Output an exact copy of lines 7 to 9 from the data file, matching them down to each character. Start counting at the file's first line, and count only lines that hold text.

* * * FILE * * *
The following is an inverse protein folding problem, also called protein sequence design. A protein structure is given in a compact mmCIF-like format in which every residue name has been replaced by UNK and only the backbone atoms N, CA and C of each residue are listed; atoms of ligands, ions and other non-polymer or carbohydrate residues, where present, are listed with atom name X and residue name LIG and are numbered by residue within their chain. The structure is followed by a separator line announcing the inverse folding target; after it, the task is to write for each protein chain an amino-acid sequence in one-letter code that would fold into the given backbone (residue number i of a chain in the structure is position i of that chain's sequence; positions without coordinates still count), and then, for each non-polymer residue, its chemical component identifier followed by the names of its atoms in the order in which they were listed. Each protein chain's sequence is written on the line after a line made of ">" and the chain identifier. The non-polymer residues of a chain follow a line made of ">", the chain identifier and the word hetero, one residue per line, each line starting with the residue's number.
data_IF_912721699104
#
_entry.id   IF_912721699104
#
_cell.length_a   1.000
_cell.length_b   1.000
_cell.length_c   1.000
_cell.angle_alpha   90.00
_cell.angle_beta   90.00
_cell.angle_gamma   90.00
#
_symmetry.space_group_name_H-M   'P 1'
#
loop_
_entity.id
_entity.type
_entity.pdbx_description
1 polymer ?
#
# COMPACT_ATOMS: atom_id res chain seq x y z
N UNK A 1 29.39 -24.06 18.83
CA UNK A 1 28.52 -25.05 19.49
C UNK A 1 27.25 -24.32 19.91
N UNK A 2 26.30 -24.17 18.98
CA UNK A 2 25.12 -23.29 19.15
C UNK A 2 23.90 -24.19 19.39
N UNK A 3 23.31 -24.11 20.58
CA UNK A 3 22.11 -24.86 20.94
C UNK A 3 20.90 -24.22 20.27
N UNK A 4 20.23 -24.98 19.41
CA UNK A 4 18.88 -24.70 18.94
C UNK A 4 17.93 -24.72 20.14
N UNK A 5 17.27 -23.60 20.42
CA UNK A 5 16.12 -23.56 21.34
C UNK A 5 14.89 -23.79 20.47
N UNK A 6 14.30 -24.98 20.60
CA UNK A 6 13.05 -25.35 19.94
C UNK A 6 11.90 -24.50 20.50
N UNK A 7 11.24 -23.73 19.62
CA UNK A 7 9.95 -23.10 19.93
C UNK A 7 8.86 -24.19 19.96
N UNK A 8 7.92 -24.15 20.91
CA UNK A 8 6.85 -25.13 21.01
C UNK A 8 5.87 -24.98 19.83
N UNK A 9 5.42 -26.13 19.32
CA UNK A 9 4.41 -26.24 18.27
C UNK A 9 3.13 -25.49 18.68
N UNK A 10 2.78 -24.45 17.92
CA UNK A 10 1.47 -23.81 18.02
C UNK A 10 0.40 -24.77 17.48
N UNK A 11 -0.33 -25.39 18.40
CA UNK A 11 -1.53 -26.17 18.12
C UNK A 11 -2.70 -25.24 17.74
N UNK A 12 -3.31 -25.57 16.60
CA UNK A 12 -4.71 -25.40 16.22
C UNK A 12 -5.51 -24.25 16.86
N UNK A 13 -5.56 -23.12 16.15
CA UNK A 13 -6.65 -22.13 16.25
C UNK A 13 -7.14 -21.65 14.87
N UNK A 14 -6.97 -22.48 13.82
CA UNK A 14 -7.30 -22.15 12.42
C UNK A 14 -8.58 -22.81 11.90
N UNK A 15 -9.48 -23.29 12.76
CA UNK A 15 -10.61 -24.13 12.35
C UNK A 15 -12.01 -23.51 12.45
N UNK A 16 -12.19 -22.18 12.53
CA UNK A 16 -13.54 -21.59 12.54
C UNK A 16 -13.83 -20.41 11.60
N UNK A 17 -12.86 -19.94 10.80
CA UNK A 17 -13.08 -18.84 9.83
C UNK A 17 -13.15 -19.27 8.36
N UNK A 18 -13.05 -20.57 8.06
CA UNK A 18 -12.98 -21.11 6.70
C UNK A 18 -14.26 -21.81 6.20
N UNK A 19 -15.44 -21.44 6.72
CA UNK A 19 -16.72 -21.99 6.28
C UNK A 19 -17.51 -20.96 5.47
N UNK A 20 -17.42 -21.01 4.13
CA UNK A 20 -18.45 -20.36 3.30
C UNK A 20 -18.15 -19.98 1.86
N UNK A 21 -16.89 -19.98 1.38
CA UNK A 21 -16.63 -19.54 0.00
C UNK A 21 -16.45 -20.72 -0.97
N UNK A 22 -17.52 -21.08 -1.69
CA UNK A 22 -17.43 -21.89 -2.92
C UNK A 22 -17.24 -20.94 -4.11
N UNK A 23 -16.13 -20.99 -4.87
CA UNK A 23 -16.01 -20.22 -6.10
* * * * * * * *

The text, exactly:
_cell.length_b   1.000
_cell.length_c   1.000
_cell.angle_alpha   90.00